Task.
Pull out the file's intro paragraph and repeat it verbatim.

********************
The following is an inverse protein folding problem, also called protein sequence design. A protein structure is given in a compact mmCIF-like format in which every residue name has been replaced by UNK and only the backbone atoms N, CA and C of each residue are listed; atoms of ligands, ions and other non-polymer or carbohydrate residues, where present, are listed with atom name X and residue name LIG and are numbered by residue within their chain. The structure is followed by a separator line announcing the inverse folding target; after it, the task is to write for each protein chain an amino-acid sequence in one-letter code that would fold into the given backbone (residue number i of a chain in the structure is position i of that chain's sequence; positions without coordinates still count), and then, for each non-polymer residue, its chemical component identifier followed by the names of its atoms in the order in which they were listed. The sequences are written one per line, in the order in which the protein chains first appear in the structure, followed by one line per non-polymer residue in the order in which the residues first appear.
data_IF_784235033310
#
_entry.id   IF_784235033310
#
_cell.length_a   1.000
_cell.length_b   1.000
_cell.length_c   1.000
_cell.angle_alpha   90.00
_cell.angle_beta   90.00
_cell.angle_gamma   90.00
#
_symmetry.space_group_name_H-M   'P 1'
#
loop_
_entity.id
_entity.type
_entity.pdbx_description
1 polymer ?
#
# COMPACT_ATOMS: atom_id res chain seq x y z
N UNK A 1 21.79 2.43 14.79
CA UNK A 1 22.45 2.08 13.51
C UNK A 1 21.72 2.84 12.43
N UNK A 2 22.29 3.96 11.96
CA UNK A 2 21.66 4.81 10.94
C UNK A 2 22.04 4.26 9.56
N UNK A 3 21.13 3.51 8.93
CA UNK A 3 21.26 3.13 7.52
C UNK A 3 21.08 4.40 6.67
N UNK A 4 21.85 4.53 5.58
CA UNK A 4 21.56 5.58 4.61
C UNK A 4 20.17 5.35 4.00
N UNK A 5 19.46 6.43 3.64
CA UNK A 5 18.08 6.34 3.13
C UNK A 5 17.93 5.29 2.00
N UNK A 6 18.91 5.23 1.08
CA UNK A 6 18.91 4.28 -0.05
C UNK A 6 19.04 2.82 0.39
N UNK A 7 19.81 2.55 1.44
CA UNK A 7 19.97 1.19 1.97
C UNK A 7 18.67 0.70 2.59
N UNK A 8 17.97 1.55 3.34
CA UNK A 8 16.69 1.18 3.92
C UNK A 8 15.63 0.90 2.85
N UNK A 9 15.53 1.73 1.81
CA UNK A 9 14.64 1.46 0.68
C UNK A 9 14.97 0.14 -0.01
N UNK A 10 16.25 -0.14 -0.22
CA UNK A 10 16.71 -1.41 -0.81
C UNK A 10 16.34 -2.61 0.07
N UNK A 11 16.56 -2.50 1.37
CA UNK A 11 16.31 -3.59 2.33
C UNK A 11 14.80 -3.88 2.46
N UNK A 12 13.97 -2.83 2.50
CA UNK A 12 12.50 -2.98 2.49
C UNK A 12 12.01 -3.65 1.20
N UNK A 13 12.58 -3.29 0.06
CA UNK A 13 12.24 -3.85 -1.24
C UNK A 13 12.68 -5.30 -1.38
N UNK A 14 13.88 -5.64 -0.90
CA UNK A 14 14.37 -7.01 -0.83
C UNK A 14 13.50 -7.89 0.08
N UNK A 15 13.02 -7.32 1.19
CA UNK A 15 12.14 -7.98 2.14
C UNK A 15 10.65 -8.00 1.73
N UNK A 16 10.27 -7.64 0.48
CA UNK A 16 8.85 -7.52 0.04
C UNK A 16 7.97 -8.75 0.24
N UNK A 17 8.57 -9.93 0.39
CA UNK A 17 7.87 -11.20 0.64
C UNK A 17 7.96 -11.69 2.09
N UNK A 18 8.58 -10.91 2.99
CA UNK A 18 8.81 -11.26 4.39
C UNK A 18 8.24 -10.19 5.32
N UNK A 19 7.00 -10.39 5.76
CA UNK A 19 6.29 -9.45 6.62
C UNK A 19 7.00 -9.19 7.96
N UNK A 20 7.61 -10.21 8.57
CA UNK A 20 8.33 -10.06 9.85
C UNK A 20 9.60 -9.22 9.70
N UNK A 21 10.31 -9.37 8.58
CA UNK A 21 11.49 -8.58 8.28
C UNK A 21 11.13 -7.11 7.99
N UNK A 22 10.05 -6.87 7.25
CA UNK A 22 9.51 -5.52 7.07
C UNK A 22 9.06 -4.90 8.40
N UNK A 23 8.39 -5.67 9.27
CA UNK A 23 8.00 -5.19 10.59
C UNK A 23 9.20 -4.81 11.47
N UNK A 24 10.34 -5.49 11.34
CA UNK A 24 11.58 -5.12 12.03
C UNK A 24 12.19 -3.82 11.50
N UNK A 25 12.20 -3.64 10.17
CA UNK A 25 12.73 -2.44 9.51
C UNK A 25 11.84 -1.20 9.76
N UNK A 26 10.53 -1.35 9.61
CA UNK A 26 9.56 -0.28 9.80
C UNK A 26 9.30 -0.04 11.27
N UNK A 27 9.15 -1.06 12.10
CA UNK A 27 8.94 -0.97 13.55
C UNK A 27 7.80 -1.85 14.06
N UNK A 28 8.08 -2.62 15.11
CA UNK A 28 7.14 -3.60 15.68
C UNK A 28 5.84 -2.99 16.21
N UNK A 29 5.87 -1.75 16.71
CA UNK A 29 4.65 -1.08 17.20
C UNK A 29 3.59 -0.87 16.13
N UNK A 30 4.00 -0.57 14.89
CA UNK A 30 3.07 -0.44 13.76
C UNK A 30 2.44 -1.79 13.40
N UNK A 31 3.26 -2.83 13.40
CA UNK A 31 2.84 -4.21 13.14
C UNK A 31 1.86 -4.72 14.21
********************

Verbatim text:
The following is an inverse protein folding problem, also called protein sequence design. A protein structure is given in a compact mmCIF-like format in which every residue name has been replaced by UNK and only the backbone atoms N, CA and C of each residue are listed; atoms of ligands, ions and other non-polymer or carbohydrate residues, where present, are listed with atom name X and residue name LIG and are numbered by residue within their chain. The structure is followed by a separator line announcing the inverse folding target; after it, the task is to write for each protein chain an amino-acid sequence in one-letter code that would fold into the given backbone (residue number i of a chain in the structure is position i of that chain's sequence; positions without coordinates still count), and then, for each non-polymer residue, its chemical component identifier followed by the names of its atoms in the order in which they were listed. The sequences are written one per line, in the order in which the protein chains first appear in the structure, followed by one line per non-polymer residue in the order in which the residues first appear.